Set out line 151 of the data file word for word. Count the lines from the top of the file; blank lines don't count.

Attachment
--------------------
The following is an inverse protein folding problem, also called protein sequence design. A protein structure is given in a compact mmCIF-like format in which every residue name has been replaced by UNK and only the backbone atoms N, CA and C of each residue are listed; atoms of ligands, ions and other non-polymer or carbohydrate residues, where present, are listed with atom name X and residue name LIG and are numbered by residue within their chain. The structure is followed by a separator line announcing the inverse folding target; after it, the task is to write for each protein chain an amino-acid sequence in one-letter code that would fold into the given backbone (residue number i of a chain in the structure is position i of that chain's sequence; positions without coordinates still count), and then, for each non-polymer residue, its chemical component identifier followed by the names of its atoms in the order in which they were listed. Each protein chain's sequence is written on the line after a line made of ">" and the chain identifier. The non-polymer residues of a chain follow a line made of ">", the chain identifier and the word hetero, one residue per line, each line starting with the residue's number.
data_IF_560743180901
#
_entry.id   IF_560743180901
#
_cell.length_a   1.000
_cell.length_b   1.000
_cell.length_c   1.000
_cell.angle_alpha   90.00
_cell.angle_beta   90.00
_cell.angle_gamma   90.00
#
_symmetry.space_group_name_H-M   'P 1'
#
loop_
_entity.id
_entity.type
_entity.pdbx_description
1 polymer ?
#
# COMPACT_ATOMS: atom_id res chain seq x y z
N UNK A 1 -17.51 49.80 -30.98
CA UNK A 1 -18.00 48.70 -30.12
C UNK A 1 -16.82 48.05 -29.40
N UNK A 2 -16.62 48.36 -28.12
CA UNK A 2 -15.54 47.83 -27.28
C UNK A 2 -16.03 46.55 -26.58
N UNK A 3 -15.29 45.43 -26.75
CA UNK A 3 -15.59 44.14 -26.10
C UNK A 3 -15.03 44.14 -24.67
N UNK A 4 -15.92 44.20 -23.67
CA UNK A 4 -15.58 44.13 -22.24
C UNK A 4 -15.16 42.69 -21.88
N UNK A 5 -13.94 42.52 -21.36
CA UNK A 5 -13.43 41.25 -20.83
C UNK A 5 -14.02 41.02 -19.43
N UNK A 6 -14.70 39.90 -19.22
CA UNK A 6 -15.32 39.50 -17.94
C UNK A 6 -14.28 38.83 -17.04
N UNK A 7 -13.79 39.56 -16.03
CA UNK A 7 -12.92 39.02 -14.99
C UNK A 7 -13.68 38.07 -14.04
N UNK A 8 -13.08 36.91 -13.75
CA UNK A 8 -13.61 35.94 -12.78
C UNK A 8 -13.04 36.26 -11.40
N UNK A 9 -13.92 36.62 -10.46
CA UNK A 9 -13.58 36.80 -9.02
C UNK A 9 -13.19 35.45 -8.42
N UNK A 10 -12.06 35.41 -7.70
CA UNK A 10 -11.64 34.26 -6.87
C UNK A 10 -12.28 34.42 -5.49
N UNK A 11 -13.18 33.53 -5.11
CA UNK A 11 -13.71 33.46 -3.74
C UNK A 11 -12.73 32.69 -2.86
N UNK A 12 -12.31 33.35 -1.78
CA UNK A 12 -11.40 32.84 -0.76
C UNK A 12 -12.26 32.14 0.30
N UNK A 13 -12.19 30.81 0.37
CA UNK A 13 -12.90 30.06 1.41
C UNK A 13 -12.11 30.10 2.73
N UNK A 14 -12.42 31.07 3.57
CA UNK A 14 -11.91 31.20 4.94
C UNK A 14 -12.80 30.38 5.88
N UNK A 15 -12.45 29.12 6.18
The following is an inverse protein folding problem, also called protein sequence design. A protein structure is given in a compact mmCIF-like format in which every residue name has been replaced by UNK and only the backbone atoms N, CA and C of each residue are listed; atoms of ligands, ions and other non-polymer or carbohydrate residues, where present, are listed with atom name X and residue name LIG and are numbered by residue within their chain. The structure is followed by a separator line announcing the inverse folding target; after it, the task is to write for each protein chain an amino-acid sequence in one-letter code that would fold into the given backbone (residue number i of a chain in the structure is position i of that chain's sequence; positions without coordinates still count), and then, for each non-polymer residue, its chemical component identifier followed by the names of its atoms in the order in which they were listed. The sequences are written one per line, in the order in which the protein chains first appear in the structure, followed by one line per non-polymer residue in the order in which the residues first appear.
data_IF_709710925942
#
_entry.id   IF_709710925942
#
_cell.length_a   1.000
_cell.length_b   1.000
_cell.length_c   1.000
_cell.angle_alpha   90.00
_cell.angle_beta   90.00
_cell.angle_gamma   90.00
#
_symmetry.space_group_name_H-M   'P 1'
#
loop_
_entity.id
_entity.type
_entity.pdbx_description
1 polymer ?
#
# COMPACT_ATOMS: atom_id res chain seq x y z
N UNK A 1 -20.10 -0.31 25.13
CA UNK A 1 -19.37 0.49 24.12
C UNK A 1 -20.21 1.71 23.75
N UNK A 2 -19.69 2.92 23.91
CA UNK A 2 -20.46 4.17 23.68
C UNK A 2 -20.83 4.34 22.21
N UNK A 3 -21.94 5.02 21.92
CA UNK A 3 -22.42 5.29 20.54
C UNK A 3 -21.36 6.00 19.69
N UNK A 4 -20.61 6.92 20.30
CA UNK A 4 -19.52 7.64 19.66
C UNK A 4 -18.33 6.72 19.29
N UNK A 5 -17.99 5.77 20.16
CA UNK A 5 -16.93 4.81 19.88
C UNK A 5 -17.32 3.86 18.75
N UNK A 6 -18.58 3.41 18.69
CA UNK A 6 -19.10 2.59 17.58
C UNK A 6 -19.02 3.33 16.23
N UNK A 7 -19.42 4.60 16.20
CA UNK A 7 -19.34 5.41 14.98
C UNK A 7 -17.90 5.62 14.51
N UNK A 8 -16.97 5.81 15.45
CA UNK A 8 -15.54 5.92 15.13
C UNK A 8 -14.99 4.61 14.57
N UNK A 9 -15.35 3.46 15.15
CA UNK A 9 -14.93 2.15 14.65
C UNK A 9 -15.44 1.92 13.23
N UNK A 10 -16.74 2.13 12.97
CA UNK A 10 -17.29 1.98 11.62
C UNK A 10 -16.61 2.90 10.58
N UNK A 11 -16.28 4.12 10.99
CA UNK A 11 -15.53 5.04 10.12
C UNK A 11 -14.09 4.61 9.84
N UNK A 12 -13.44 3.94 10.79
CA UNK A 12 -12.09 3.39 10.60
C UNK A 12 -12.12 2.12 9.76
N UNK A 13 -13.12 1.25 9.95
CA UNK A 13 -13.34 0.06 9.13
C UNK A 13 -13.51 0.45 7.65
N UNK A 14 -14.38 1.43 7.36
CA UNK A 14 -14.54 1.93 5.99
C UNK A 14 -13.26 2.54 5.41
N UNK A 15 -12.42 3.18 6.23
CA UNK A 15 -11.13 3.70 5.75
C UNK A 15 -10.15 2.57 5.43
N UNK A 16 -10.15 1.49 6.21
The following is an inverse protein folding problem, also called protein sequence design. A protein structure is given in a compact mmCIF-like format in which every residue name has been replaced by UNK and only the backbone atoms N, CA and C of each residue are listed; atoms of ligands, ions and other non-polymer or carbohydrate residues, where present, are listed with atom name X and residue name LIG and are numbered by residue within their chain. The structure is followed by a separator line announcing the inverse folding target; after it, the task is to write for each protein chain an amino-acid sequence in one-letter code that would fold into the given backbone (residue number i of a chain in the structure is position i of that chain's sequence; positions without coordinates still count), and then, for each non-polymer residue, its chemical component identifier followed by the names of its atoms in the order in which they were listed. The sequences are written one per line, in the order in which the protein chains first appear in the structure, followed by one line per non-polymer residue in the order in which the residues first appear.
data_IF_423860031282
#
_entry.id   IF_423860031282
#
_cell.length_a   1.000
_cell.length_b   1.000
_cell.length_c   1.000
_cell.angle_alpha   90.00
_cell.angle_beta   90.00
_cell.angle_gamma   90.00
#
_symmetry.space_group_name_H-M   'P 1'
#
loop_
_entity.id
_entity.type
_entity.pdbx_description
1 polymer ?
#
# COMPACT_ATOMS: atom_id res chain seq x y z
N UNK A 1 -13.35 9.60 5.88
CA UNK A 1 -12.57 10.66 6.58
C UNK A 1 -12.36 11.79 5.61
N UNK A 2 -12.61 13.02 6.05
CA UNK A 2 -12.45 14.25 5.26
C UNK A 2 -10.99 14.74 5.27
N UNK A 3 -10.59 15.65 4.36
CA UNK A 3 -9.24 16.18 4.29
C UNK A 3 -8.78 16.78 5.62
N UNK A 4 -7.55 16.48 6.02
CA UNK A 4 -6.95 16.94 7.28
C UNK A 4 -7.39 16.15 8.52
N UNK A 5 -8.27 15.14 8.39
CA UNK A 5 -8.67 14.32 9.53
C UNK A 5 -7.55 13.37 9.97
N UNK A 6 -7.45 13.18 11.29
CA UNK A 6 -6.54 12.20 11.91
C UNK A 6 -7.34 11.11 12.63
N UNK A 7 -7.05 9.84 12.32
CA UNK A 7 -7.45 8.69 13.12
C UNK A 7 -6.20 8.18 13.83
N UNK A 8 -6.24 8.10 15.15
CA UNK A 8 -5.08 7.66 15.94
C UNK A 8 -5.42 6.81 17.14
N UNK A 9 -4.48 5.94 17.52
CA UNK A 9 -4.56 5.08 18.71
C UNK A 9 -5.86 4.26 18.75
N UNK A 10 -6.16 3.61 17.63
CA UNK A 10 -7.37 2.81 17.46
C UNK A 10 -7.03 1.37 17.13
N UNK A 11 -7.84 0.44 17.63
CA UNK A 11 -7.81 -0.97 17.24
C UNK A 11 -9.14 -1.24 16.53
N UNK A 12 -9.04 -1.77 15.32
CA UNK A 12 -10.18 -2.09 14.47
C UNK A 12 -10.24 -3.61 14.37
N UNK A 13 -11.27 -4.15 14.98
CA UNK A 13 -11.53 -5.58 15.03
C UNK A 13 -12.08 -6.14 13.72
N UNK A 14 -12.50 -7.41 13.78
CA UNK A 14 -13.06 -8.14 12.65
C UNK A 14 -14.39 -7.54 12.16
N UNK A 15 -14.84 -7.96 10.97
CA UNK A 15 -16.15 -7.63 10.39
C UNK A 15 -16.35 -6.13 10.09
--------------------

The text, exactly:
#